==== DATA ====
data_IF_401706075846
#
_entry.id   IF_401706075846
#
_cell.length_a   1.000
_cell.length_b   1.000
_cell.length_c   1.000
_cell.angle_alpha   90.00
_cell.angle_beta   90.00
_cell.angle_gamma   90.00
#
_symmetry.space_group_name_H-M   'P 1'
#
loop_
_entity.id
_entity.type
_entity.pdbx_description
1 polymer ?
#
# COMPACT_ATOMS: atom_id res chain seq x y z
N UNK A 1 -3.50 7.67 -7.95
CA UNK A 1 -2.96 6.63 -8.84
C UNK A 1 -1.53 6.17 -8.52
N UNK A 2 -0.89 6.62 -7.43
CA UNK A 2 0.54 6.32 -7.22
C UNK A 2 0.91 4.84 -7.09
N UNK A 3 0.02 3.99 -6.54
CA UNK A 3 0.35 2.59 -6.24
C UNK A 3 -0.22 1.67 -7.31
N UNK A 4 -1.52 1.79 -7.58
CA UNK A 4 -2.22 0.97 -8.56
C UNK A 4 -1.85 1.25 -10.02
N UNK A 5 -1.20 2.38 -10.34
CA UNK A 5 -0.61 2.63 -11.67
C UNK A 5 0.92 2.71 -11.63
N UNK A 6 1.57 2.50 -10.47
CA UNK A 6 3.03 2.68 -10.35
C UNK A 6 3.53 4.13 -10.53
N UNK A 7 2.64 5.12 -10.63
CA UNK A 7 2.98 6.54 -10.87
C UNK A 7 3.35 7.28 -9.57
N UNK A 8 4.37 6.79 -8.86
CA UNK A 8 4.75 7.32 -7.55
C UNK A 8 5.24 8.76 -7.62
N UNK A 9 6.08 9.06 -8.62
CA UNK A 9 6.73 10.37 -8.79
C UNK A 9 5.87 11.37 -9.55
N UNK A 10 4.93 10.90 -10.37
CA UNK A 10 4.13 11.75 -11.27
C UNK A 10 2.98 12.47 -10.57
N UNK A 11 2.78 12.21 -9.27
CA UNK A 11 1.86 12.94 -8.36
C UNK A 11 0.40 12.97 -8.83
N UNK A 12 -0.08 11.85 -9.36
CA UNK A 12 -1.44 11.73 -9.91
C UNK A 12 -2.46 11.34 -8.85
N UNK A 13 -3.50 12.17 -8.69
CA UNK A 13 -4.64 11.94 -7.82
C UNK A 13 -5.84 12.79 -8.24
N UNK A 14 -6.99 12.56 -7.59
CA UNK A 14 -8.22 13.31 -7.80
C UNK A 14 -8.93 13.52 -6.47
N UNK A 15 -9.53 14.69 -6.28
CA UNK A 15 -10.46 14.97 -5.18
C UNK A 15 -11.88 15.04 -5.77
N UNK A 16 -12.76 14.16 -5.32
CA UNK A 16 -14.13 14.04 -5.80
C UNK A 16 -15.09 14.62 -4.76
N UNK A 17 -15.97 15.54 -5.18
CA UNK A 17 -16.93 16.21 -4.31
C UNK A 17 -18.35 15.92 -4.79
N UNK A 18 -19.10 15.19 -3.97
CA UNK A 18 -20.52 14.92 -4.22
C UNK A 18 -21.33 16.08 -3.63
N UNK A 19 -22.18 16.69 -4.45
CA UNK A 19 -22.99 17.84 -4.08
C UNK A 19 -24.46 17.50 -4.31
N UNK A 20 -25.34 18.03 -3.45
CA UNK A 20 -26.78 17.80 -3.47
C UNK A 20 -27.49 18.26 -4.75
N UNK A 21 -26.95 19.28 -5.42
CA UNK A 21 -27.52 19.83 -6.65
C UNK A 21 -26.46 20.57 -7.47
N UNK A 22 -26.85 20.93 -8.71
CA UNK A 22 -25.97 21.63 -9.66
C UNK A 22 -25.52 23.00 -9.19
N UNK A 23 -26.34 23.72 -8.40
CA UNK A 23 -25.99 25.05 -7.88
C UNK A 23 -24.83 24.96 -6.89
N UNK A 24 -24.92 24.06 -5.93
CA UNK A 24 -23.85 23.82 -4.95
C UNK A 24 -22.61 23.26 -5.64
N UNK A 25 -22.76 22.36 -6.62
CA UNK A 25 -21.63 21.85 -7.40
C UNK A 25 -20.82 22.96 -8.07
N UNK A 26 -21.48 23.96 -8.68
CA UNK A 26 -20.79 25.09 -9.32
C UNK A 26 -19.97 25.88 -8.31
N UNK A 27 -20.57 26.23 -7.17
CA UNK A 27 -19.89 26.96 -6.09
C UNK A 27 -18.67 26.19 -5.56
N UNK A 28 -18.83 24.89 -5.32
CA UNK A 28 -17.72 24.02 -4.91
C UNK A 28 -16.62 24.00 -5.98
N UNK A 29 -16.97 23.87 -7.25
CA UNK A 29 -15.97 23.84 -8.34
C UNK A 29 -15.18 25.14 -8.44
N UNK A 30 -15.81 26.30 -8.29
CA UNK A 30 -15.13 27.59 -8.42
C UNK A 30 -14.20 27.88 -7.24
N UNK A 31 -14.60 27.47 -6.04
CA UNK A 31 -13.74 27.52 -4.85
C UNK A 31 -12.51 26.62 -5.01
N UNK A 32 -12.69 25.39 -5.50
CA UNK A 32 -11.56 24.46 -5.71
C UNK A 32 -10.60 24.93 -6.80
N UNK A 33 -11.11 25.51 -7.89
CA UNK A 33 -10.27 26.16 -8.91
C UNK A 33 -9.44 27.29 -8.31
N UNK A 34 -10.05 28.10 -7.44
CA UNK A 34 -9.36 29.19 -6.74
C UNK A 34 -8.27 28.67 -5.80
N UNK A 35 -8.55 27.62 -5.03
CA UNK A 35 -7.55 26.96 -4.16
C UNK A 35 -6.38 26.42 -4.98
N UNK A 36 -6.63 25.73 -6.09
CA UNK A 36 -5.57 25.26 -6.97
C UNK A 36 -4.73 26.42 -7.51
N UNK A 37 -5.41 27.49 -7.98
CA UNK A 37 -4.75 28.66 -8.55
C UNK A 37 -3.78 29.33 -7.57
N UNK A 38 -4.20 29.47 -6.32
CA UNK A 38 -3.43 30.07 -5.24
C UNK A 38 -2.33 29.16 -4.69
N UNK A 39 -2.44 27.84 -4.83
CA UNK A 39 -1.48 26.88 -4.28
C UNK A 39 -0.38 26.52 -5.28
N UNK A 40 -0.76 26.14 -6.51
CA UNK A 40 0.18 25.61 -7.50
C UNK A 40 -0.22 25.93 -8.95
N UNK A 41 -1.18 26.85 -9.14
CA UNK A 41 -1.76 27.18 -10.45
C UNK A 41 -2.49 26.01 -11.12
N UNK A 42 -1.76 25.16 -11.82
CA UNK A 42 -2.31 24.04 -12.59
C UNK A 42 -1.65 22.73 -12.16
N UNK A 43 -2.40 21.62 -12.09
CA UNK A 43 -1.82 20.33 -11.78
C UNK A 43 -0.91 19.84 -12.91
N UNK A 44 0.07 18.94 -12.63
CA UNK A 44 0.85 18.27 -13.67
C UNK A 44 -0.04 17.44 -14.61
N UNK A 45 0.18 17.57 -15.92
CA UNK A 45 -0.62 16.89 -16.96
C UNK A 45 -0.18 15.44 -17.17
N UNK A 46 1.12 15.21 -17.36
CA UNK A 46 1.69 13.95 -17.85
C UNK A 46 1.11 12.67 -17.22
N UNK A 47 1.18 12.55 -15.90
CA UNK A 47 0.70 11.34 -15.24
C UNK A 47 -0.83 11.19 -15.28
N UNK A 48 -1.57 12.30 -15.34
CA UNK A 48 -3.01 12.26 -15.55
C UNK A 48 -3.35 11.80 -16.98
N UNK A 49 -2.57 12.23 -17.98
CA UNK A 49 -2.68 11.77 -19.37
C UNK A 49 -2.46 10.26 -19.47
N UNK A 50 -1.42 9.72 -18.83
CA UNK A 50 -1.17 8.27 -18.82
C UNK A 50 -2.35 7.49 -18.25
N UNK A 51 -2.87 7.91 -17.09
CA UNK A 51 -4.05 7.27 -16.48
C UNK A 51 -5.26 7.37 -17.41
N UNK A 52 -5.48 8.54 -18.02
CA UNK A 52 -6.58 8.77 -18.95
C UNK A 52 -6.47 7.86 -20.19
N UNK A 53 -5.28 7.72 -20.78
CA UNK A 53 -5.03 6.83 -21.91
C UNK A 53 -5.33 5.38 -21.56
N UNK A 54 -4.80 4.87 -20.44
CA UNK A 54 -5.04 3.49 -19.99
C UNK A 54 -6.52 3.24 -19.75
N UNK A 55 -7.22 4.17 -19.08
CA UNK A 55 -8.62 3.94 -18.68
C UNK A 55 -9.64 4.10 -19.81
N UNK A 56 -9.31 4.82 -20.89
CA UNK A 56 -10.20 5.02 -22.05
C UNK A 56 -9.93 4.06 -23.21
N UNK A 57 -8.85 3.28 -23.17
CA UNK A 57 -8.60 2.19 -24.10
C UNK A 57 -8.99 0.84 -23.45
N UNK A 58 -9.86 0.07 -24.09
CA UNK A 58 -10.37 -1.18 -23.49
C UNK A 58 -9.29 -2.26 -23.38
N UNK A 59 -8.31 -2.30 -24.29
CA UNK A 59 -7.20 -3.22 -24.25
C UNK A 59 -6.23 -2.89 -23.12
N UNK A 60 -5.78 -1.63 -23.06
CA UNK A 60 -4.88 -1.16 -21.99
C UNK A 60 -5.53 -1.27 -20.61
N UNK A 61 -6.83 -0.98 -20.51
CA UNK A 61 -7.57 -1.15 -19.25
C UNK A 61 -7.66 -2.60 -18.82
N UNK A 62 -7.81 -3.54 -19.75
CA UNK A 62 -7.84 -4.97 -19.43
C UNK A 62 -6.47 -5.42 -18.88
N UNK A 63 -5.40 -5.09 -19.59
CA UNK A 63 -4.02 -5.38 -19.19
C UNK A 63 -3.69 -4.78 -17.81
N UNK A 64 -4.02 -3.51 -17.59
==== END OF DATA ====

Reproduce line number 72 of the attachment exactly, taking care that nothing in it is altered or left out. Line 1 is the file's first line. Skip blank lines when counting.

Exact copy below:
N UNK A 18 -19.10 15.19 -3.97